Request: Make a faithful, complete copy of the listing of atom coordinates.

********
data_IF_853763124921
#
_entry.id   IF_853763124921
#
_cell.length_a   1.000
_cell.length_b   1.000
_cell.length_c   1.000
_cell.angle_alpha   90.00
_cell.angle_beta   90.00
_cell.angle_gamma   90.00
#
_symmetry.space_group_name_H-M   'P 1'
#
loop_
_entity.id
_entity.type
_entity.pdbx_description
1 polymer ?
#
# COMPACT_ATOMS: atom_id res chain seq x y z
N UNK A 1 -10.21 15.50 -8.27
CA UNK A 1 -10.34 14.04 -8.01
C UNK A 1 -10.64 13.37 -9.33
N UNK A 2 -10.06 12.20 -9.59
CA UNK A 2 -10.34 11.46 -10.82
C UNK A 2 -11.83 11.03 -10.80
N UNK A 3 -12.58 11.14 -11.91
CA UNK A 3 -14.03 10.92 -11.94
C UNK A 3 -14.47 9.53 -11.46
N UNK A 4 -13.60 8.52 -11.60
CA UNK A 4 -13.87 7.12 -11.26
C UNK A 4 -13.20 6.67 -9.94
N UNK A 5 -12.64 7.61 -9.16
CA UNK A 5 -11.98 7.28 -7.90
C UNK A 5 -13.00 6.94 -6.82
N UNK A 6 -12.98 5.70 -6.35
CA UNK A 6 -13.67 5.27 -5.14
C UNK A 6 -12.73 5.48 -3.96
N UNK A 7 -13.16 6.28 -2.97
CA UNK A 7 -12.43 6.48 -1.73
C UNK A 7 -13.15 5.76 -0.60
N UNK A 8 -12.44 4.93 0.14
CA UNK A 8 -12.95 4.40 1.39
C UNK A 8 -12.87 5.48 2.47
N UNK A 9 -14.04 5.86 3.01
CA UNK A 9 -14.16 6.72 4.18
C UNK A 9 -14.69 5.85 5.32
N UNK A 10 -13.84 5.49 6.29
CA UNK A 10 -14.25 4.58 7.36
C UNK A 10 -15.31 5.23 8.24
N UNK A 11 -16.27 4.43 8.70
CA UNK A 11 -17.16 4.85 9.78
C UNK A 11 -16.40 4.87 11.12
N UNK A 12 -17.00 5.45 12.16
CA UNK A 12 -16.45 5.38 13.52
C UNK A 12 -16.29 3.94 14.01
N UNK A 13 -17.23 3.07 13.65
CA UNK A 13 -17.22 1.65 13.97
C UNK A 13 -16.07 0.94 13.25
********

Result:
data_IF_853763124921
#
_entry.id   IF_853763124921
#
_cell.length_a   1.000
_cell.length_b   1.000
_cell.length_c   1.000
_cell.angle_alpha   90.00
_cell.angle_beta   90.00
_cell.angle_gamma   90.00
#
_symmetry.space_group_name_H-M   'P 1'
#
loop_
_entity.id
_entity.type
_entity.pdbx_description
1 polymer ?
#
# COMPACT_ATOMS: atom_id res chain seq x y z
N UNK A 1 -10.21 15.50 -8.27
CA UNK A 1 -10.34 14.04 -8.01
C UNK A 1 -10.64 13.37 -9.33
N UNK A 2 -10.06 12.20 -9.59
CA UNK A 2 -10.34 11.46 -10.82
C UNK A 2 -11.83 11.03 -10.80
N UNK A 3 -12.58 11.14 -11.91
CA UNK A 3 -14.03 10.92 -11.94
C UNK A 3 -14.47 9.53 -11.46
N UNK A 4 -13.60 8.52 -11.60
CA UNK A 4 -13.87 7.12 -11.26
C UNK A 4 -13.20 6.67 -9.94
N UNK A 5 -12.64 7.61 -9.16
CA UNK A 5 -11.98 7.28 -7.90
C UNK A 5 -13.00 6.94 -6.82
N UNK A 6 -12.98 5.70 -6.35
CA UNK A 6 -13.67 5.27 -5.14
C UNK A 6 -12.73 5.48 -3.96
N UNK A 7 -13.16 6.28 -2.97
CA UNK A 7 -12.43 6.48 -1.73
C UNK A 7 -13.15 5.76 -0.60
N UNK A 8 -12.44 4.93 0.14
CA UNK A 8 -12.95 4.40 1.39
C UNK A 8 -12.87 5.48 2.47
N UNK A 9 -14.04 5.86 3.01
CA UNK A 9 -14.16 6.72 4.18
C UNK A 9 -14.69 5.85 5.32
N UNK A 10 -13.84 5.49 6.29
CA UNK A 10 -14.25 4.58 7.36
C UNK A 10 -15.31 5.23 8.24
N UNK A 11 -16.27 4.43 8.70
CA UNK A 11 -17.16 4.85 9.78
C UNK A 11 -16.40 4.87 11.12
N UNK A 12 -17.00 5.45 12.16
CA UNK A 12 -16.45 5.38 13.52
C UNK A 12 -16.29 3.94 14.01
N UNK A 13 -17.23 3.07 13.65
CA UNK A 13 -17.22 1.65 13.97
C UNK A 13 -16.07 0.94 13.25